Monday, February 13, 2012
More People Living Alone in the United States
Christmas Eve by Carl Larsson
The number of people in the United States who live alone continues to climb and stands now at 27%, still lower than that of most Western European countries, where Sweden's 47% hits the high mark, noted an op ed in the New York Times February 4, on the basis of U.S. 2010 Census reports.
The author, Eric Klinenberg, argues that "living alone can make it easier to be social, because single people have more free time, absent family obligations, to engage in social activities."
What I find interesting about this
sentence is the distinct line drawn between being with one's family and engaging in social activities. For many people, being with their family, including their extended family, is the heart of their social life. When I was growing up in the suburbs of Philadelphia, our family lived within half an hour of our grandparents' houses. We saw our grandparents often. We vacationed with our grandparents. We went to parties of the extended family or parties involving the extended family plus friends. Aren't all of these social activities? Isn't the family dinner a social activity?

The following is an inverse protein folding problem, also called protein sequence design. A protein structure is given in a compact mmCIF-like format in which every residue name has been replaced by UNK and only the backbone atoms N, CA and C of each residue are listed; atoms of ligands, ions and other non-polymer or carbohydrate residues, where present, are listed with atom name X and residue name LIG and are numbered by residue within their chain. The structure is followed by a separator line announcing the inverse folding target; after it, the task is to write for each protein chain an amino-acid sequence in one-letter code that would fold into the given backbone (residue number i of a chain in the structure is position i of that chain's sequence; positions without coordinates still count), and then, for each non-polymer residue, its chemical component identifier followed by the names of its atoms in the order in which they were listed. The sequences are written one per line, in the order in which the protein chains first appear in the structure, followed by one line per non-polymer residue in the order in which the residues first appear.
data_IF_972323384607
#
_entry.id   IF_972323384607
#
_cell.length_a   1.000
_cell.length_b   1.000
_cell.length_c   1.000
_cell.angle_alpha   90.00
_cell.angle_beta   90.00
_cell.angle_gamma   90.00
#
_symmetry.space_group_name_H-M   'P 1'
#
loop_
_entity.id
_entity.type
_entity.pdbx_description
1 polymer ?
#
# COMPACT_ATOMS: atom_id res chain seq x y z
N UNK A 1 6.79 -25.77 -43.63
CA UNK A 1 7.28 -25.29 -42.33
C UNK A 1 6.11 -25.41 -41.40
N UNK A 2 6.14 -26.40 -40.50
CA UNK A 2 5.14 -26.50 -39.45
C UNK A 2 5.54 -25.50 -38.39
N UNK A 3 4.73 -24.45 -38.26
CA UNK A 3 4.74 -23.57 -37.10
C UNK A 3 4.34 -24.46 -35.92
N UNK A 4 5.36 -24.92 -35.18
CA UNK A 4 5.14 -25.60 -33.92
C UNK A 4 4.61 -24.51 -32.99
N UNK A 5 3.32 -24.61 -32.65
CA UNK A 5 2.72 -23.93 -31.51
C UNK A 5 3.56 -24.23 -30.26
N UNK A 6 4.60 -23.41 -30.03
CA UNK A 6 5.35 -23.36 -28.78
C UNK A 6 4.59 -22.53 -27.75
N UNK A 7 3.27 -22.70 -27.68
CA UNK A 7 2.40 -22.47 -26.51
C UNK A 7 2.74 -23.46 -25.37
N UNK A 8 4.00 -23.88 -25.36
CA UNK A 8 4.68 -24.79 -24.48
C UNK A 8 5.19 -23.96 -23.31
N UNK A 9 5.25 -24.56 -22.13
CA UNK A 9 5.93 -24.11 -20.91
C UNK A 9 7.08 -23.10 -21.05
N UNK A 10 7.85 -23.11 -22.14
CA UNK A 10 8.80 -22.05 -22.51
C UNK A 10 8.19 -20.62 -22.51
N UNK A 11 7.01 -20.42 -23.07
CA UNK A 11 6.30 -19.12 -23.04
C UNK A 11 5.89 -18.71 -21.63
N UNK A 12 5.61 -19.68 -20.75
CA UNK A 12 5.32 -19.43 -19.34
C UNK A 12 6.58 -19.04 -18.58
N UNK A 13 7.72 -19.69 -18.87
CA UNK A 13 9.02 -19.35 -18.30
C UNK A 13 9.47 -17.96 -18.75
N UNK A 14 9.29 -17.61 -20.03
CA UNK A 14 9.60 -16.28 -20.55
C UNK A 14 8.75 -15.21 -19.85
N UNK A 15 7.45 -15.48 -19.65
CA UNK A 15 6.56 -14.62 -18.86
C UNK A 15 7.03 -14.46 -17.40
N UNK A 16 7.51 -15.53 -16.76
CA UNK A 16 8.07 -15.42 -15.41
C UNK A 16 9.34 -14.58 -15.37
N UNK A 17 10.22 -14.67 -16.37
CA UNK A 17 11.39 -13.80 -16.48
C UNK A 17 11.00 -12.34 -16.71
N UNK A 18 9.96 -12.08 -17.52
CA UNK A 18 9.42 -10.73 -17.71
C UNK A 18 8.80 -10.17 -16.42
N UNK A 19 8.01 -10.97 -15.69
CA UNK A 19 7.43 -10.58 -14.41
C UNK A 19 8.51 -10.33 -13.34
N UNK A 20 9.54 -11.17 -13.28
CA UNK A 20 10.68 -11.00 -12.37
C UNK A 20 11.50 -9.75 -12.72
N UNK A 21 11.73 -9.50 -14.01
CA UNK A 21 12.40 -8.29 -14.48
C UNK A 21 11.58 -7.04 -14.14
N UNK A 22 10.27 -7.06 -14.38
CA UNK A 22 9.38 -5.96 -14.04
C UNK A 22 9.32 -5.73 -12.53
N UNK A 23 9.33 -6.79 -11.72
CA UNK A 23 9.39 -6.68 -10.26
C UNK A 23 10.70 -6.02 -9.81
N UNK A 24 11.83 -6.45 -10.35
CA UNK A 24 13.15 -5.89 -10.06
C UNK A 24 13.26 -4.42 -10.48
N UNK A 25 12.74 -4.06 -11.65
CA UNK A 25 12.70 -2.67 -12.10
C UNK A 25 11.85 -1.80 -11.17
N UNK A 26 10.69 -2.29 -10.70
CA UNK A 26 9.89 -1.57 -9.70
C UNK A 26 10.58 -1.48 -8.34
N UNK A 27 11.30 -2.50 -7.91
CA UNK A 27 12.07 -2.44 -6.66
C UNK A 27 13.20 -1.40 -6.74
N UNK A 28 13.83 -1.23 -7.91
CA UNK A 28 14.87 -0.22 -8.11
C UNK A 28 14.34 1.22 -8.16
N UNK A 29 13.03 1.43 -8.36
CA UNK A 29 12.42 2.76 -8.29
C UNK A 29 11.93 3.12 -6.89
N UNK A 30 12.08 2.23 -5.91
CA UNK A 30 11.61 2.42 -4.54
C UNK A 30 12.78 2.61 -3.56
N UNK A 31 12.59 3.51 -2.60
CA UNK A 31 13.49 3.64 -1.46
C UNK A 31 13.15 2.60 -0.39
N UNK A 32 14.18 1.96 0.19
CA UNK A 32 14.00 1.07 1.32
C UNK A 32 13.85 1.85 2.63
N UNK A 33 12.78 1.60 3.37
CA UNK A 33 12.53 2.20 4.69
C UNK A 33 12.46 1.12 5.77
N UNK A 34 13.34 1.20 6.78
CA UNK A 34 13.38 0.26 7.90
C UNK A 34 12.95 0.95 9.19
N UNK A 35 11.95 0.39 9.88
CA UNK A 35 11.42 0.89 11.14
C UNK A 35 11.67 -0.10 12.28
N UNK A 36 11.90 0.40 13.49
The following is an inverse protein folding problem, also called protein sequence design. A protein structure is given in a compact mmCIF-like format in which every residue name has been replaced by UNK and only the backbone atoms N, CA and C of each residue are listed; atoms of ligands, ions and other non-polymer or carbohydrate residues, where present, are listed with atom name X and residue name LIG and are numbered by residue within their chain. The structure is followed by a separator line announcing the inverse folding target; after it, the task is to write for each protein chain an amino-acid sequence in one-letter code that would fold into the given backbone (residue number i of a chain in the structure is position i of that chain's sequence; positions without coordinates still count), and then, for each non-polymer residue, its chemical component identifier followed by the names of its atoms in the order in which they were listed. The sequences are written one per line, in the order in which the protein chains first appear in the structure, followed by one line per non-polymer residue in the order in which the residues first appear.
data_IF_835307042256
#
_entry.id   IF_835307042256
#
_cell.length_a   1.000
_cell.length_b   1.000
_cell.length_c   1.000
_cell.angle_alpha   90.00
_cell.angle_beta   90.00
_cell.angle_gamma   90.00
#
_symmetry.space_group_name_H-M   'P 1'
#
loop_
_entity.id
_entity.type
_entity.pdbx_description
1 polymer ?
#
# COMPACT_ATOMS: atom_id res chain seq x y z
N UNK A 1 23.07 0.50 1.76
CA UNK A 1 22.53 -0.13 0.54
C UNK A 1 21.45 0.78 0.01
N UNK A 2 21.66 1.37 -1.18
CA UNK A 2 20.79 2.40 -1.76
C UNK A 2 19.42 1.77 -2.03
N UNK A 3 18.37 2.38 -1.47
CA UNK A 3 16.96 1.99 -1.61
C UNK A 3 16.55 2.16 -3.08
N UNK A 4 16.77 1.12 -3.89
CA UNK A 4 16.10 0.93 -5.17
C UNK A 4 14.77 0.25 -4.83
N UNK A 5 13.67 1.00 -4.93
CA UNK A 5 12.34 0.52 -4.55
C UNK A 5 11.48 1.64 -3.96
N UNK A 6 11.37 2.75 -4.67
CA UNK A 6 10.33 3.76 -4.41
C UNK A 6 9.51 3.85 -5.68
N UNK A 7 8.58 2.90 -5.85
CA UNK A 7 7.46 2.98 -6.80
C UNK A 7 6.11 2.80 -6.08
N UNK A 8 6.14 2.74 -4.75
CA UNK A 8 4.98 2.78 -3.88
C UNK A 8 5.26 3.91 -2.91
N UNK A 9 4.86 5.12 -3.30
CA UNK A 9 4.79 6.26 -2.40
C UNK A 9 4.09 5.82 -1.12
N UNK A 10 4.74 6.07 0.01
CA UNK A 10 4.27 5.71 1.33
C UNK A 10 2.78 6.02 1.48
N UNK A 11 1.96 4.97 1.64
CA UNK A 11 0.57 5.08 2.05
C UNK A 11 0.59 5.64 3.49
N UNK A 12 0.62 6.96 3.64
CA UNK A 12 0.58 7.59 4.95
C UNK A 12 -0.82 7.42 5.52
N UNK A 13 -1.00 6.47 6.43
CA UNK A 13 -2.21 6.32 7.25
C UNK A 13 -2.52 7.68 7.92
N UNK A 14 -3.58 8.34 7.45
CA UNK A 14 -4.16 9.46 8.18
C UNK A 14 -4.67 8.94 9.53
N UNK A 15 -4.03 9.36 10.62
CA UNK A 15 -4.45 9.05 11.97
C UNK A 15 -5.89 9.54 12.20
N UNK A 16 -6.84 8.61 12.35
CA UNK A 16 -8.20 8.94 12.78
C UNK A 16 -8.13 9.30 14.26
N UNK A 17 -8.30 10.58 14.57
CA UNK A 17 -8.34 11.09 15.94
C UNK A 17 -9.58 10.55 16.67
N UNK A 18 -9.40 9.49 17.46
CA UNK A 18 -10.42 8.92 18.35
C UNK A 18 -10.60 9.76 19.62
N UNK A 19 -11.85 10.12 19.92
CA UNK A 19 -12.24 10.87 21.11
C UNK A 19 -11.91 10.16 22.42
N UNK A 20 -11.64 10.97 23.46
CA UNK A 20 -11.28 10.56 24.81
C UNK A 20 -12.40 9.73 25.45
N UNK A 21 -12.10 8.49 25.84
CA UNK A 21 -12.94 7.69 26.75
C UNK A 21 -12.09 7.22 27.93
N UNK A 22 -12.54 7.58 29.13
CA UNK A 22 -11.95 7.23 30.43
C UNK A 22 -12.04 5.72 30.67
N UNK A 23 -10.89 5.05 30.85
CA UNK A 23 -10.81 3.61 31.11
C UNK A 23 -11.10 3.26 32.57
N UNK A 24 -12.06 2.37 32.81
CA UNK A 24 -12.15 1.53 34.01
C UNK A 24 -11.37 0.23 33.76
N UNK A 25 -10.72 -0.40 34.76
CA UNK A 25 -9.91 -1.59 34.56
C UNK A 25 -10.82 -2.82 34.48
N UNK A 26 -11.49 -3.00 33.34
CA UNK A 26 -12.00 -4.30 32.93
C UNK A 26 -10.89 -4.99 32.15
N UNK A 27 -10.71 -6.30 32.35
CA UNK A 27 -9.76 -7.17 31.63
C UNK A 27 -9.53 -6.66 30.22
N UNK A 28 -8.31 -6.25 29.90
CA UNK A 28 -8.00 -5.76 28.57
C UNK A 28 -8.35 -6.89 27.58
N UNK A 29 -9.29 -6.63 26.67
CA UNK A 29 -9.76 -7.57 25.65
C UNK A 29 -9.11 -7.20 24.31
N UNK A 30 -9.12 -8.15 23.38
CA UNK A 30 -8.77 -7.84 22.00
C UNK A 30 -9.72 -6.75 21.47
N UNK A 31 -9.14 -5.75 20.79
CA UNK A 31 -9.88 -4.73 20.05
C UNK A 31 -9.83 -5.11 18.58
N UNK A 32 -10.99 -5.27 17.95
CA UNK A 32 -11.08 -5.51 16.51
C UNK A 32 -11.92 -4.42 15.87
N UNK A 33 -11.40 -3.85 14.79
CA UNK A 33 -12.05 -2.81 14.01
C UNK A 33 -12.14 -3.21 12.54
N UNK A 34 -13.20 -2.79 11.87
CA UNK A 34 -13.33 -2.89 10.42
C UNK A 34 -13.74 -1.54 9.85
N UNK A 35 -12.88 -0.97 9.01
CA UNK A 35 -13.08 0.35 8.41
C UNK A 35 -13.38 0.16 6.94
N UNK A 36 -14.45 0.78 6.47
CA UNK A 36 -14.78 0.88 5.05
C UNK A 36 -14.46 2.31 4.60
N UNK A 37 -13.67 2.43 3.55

It is true, as the author notes, that families today are less social within their own homes. Technologies such as TV, ipods, and computers have pulled children and parents away from the family dinner table and familial interaction. Smaller nuclear families also make for less interaction and fun in the house. The fact that 77% of all married mothers with children under the age of 15 work outside the home has drastically reduced the number of meals eaten together for families and in some cases eliminated the family meal altogether. And, with the far greater geographical dispersion of extended families since World War II, visiting grandparents and aunts and uncles can involve air travel or long car rides and is mostly reserved for holidays. These conditions, sadly, could be causing an under-socialization within the family, hurling members outside of it to seek friendship, comfort, and fun.
Nevertheless, I take issue with the idea that family and social life are mutually exclusive. The author notes that living alone "comports with modern values. It promotes freedom, personal control and self-realization — all prized aspects of contemporary life"--"values" that also add to the centrifugal forces pulling at the family today.